where $$\beta _{3} > \frac{ ( r_{1} \beta _{1} +2 r_{2} \mu _{2} a ( \overline{T}_{4} ) ) ( ( K_{3} - \mu _{3} ) \beta _{4} - ( 1-k )^{2} \phi _{2} \varepsilon )}{r_{1} K_{1} \beta _{4} - ( 1-k )^{2} \phi _{1} \varepsilon }$$ then all the roots are real. This implies that $$\Lambda _{4}$$ is locally asymptotically stable.

2. (ii)

Let $$r_{1} \geq \frac{ ( 1-k )^{2} \phi _{1} \varepsilon a ( \overline{T}_{4} )}{2 \beta _{4} \mu _{1}}$$ and $$r_{2} > \frac{\delta }{K_{2} d}$$. If

\begin{aligned}& \overline{N}_{4} \in \biggl( \frac{ ( r_{1} K_{1} - r_{1} \beta _{1} \overline{T}_{4} ) \beta _{4} - ( 1-k )^{2} \phi _{1} \varepsilon }{\beta _{4} r_{1} ( 2 \mu _{1} + \beta _{1} )}, \infty \biggr), \\& \overline{T}_{4} \in \biggl[ \frac{r_{1} K_{1} \beta _{4} - ( 1-k )^{2} \phi _{1} \varepsilon }{ ( r_{1} \beta _{1} +2 r_{2} \mu _{2} a ( \overline{T}_{4} ) ) \beta _{4}} , \frac{r_{1} K_{1} \beta _{4} - ( 1-k )^{2} \phi _{1} \varepsilon }{r_{1} \beta _{1} \beta _{4}} \biggr),\\& \overline{I}_{4} \in \biggl[ \frac{K_{2} d r_{2} -\delta }{\beta _{2} r_{2}} , \infty \biggr) \end{aligned}

and

$$\biggl( \frac{ ( 1-k ) \phi _{1} \overline{E}_{4} +2 r_{2} \mu _{2} a ( \overline{T}_{4} )}{ ( 1-k ) \phi _{1} \overline{E}_{4}} \biggr) > \frac{\overline{N}_{4}}{\overline{T}_{4}},$$

where $$\beta _{3} = \frac{ ( r_{1} \beta _{1} +2 r_{2} \mu _{2} a ( \overline{T}_{4} ) ) ( ( K_{3} - \mu _{3} ) \beta _{4} - ( 1-k )^{2} \phi _{2} \varepsilon )}{r_{1} K_{1} \beta _{4} - ( 1-k )^{2} \phi _{1} \varepsilon }$$, then there are only one real root and one complex root with its complex conjugate, which imply that $$\Lambda _{4}$$ is locally asymptotically stable.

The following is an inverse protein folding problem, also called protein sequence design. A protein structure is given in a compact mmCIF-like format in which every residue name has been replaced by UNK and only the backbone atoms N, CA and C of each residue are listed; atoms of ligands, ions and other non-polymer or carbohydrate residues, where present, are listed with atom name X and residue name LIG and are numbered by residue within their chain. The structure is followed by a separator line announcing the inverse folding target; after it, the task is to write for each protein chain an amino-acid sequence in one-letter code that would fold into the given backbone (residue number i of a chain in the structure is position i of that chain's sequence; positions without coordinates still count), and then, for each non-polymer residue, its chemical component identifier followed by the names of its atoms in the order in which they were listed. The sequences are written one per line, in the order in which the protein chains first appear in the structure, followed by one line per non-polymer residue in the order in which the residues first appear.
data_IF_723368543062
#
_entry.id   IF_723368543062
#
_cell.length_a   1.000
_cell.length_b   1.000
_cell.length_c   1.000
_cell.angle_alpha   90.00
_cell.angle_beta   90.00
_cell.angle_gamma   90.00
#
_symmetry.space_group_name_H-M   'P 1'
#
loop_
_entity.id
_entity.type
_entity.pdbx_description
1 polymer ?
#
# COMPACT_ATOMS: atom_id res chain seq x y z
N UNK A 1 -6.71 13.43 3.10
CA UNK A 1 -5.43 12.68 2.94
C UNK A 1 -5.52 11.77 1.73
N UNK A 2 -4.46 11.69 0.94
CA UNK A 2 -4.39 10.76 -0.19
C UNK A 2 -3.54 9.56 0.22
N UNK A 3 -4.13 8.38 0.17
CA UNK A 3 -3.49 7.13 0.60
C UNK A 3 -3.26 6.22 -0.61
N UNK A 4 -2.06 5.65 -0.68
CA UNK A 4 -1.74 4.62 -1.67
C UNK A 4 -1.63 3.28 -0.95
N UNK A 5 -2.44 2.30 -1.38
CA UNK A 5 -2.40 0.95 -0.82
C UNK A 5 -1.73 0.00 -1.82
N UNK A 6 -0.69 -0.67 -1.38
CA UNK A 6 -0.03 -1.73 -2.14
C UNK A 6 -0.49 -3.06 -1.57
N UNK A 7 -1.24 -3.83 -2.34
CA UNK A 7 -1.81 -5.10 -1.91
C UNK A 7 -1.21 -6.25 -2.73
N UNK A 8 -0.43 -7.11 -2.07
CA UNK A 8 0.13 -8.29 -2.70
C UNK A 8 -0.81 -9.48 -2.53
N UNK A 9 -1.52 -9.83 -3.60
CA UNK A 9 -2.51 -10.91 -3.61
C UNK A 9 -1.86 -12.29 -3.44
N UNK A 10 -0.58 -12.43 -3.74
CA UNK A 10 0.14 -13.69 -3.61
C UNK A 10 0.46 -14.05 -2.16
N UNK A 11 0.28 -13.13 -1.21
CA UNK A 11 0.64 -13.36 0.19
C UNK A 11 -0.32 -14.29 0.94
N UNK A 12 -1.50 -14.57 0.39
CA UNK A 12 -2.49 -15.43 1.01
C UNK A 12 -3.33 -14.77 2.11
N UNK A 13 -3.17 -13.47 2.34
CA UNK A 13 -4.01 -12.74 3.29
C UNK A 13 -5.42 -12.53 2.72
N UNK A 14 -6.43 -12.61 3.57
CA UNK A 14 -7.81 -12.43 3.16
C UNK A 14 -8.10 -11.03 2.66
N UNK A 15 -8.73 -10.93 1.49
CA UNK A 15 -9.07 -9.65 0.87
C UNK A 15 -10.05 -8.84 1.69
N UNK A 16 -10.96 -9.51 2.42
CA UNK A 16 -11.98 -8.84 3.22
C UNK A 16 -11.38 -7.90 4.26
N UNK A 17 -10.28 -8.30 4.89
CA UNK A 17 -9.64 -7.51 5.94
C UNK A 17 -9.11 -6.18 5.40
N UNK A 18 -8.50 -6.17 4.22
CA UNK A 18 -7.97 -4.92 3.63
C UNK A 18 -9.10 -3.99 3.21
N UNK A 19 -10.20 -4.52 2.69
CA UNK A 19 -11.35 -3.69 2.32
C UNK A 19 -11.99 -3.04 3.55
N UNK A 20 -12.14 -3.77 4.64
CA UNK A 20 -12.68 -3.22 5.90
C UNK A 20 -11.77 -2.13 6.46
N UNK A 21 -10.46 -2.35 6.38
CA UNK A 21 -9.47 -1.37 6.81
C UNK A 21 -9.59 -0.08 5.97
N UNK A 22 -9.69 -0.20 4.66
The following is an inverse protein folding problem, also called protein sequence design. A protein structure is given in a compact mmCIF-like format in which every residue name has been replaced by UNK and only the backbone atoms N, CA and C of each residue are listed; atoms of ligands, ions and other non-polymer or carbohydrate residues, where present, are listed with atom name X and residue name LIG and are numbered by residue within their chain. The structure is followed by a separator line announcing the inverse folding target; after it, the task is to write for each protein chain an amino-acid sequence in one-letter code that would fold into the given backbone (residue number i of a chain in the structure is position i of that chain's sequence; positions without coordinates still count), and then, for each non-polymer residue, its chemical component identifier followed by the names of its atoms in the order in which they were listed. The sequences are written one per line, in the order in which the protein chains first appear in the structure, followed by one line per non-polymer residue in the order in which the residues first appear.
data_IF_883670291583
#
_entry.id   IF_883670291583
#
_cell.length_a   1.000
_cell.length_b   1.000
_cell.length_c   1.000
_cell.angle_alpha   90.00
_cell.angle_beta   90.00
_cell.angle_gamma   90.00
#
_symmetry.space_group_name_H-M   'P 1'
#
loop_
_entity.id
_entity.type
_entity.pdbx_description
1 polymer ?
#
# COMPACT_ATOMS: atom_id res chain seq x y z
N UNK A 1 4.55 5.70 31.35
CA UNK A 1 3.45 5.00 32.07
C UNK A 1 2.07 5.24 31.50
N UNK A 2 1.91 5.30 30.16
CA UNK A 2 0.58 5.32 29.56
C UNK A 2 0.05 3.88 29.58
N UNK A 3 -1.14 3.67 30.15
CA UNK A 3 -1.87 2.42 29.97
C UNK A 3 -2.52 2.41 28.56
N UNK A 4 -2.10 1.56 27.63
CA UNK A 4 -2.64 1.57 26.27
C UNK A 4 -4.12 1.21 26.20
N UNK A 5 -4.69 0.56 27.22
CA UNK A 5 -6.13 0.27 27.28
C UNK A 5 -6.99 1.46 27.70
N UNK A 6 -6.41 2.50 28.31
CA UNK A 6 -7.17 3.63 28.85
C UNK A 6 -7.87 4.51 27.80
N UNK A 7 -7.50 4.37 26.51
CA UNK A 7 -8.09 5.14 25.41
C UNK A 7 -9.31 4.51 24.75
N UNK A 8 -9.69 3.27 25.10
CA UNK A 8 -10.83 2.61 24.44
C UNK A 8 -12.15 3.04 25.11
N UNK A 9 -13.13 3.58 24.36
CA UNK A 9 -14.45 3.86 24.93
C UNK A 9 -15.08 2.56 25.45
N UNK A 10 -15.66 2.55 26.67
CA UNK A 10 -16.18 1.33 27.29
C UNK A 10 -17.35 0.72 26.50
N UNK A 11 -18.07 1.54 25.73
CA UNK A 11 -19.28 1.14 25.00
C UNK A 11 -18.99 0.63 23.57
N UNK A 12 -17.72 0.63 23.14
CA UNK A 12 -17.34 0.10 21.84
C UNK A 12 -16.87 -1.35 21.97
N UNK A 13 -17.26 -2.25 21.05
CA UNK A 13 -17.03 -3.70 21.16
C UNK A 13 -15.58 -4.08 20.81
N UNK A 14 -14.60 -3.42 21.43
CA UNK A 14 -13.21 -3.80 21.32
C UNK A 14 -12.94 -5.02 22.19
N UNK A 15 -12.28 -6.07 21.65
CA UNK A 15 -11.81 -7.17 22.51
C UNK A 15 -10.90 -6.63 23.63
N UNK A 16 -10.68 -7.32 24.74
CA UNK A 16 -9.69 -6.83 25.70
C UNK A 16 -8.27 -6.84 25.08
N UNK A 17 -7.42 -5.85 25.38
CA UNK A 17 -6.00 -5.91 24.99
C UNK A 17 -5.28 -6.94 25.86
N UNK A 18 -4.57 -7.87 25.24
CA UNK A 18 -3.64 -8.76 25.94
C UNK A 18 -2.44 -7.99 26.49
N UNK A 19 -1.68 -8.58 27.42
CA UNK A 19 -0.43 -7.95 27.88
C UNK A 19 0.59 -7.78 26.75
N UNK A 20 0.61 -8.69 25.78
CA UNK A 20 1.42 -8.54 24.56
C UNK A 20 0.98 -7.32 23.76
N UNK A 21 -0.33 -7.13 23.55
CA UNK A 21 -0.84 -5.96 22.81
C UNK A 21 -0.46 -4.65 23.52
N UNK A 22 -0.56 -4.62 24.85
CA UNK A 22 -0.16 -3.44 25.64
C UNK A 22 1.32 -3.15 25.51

### Proof

(i) Let us consider the conditions for a positive discriminant of (6.6). Thus,

\begin{aligned}& + \biggl( \frac{ ( 1-k )^{2} \phi _{1} \varepsilon a ( \overline{T}_{4} )}{\beta _{4}} -2 r_{1} \mu _{1} \biggr) \overline{N}_{4} + \biggl( r_{1} K_{1} - \bigl( r_{1} \beta _{1} +2 r_{2} \mu _{2} a ( \overline{T}_{4} ) \bigr) \overline{T}_{4} - \frac{ ( 1-k )^{2} \phi _{1} \varepsilon }{\beta _{4}} \biggr) \\& \quad {}+a ( \overline{T}_{4} ) ( K_{2} d r_{2} -\delta - \beta _{2} r_{2} \overline{I}_{4} ) + \biggl( K_{3} - \mu _{3} - \beta _{3} \overline{T}_{4} - \frac{ ( 1-k )^{2} \phi _{2} \varepsilon }{\beta _{4}} \biggr) < 0, \end{aligned}
(6.7)

where we obtain

\begin{aligned}& \frac{ ( 1-k )^{2} \phi _{1} \varepsilon a ( \overline{T}_{4} )}{\beta _{4}} -2 r_{1} \mu _{1} < 0\quad \Rightarrow\quad r_{1} > \frac{ ( 1-k )^{2} \phi _{1} \varepsilon a ( \overline{T}_{4} )}{2 \beta _{4} \mu _{1}}, \end{aligned}
(6.8)
\begin{aligned}& r_{1} K_{1} - \bigl( r_{1} \beta _{1} +2 r_{2} \mu _{2} a ( \overline{T}_{4} ) \bigr) \overline{T}_{4} - \frac{ ( 1-k )^{2} \phi _{1} \varepsilon }{\beta _{4}} < 0 \\& \quad \Rightarrow\quad \overline{T}_{4} > \frac{r_{1} K_{1} \beta _{4} - ( 1-k )^{2} \phi _{1} \varepsilon }{ ( r_{1} \beta _{1} +2 r_{2} \mu _{2} a ( \overline{T}_{4} ) ) \beta _{4}}\quad \text{for } \phi _{1} < \frac{K_{1} r_{1} \beta _{4}}{\varepsilon ( 1-k )^{2}}, \end{aligned}
(6.9)
\begin{aligned}& K_{2} d r_{2} -\delta - \beta _{2} r_{2} \overline{I}_{4} < 0\quad \Rightarrow\quad \overline{I}_{4} > \frac{K_{2} d r_{2} -\delta }{\beta _{2} r_{2}}\quad \text{for } r_{2} > \frac{\delta }{K_{2} d} \end{aligned}
(6.10)

and

\begin{aligned}& K_{3} - \mu _{3} - \frac{ ( 1-k )^{2} \phi _{2} \varepsilon }{\beta _{4}} - \beta _{3} \overline{T}_{4} < 0 \\& \quad \Rightarrow\quad \overline{T}_{4} > \frac{ ( K_{3} - \mu _{3} ) \beta _{4} - ( 1-k )^{2} \phi _{2} \varepsilon }{\beta _{4} \beta _{3}}\quad \text{for } \phi _{2} < \frac{ ( K_{3} - \mu _{3} ) \beta _{4}}{\varepsilon ( 1-k )^{2}}. \end{aligned}
(6.11)

Considering both (6.9) and (6.11), we have

$$\overline{T}_{4} > \frac{r_{1} K_{1} \beta _{4} - ( 1-k )^{2} \phi _{1} \varepsilon }{ ( r_{1} \beta _{1} +2 r_{2} \mu _{2} a ( \overline{T}_{4} ) ) \beta _{4}} > \frac{ ( K_{3} - \mu _{3} ) \beta _{4} - ( 1-k )^{2} \phi _{2} \varepsilon }{\beta _{4} \beta _{3}},$$
(6.12)

where $$\beta _{3} > \frac{ ( r_{1} \beta _{1} +2 r_{2} \mu _{2} a ( \overline{T}_{4} ) ) ( ( K_{3} - \mu _{3} ) \beta _{4} - ( 1-k )^{2} \phi _{2} \varepsilon )}{r_{1} K_{1} \beta _{4} - ( 1-k )^{2} \phi _{1} \varepsilon }$$. This completes the proof of (i).

Since Theorem 4.4/(ii) is similar to (i), it is given without proof. □

### Remark 6.1